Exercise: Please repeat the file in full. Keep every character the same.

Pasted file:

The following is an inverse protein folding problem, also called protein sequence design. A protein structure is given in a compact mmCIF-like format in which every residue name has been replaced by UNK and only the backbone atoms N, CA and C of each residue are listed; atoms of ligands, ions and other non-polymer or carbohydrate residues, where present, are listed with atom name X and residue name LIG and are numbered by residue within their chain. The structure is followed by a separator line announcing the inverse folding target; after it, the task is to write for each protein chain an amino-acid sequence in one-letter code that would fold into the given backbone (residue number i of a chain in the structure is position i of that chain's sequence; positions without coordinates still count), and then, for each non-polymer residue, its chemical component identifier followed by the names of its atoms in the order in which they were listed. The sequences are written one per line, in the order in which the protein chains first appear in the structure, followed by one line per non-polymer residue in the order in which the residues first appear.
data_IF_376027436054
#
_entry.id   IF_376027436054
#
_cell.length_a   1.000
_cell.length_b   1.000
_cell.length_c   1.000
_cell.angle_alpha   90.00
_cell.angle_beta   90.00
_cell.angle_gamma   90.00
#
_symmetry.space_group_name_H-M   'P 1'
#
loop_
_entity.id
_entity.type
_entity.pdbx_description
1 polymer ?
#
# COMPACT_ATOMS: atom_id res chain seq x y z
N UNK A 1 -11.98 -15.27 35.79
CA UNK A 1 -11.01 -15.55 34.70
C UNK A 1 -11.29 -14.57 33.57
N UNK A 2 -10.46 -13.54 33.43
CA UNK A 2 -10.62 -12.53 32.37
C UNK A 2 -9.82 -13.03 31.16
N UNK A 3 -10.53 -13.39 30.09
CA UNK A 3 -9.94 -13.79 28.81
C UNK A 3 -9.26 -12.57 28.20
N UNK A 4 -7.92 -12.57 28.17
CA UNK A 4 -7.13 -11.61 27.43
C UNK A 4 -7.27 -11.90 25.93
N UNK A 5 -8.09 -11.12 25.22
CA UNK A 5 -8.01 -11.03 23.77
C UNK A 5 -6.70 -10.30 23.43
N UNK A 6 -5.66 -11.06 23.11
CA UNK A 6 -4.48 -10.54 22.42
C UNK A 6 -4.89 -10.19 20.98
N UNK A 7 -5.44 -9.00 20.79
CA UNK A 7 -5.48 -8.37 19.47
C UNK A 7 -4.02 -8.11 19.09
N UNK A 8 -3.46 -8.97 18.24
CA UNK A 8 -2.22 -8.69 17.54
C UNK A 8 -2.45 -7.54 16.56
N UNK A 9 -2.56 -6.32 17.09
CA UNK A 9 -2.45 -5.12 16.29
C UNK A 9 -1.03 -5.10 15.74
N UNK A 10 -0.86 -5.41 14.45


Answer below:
The following is an inverse protein folding problem, also called protein sequence design. A protein structure is given in a compact mmCIF-like format in which every residue name has been replaced by UNK and only the backbone atoms N, CA and C of each residue are listed; atoms of ligands, ions and other non-polymer or carbohydrate residues, where present, are listed with atom name X and residue name LIG and are numbered by residue within their chain. The structure is followed by a separator line announcing the inverse folding target; after it, the task is to write for each protein chain an amino-acid sequence in one-letter code that would fold into the given backbone (residue number i of a chain in the structure is position i of that chain's sequence; positions without coordinates still count), and then, for each non-polymer residue, its chemical component identifier followed by the names of its atoms in the order in which they were listed. The sequences are written one per line, in the order in which the protein chains first appear in the structure, followed by one line per non-polymer residue in the order in which the residues first appear.
data_IF_376027436054
#
_entry.id   IF_376027436054
#
_cell.length_a   1.000
_cell.length_b   1.000
_cell.length_c   1.000
_cell.angle_alpha   90.00
_cell.angle_beta   90.00
_cell.angle_gamma   90.00
#
_symmetry.space_group_name_H-M   'P 1'
#
loop_
_entity.id
_entity.type
_entity.pdbx_description
1 polymer ?
#
# COMPACT_ATOMS: atom_id res chain seq x y z
N UNK A 1 -11.98 -15.27 35.79
CA UNK A 1 -11.01 -15.55 34.70
C UNK A 1 -11.29 -14.57 33.57
N UNK A 2 -10.46 -13.54 33.43
CA UNK A 2 -10.62 -12.53 32.37
C UNK A 2 -9.82 -13.03 31.16
N UNK A 3 -10.53 -13.39 30.09
CA UNK A 3 -9.94 -13.79 28.81
C UNK A 3 -9.26 -12.57 28.20
N UNK A 4 -7.92 -12.57 28.17
CA UNK A 4 -7.13 -11.61 27.43
C UNK A 4 -7.27 -11.90 25.93
N UNK A 5 -8.09 -11.12 25.22
CA UNK A 5 -8.01 -11.03 23.77
C UNK A 5 -6.70 -10.30 23.43
N UNK A 6 -5.66 -11.06 23.11
CA UNK A 6 -4.48 -10.54 22.42
C UNK A 6 -4.89 -10.19 20.98
N UNK A 7 -5.44 -9.00 20.79
CA UNK A 7 -5.48 -8.37 19.47
C UNK A 7 -4.02 -8.11 19.09
N UNK A 8 -3.46 -8.97 18.24
CA UNK A 8 -2.22 -8.69 17.54
C UNK A 8 -2.45 -7.54 16.56
N UNK A 9 -2.56 -6.32 17.09
CA UNK A 9 -2.45 -5.12 16.29
C UNK A 9 -1.03 -5.10 15.74
N UNK A 10 -0.86 -5.41 14.45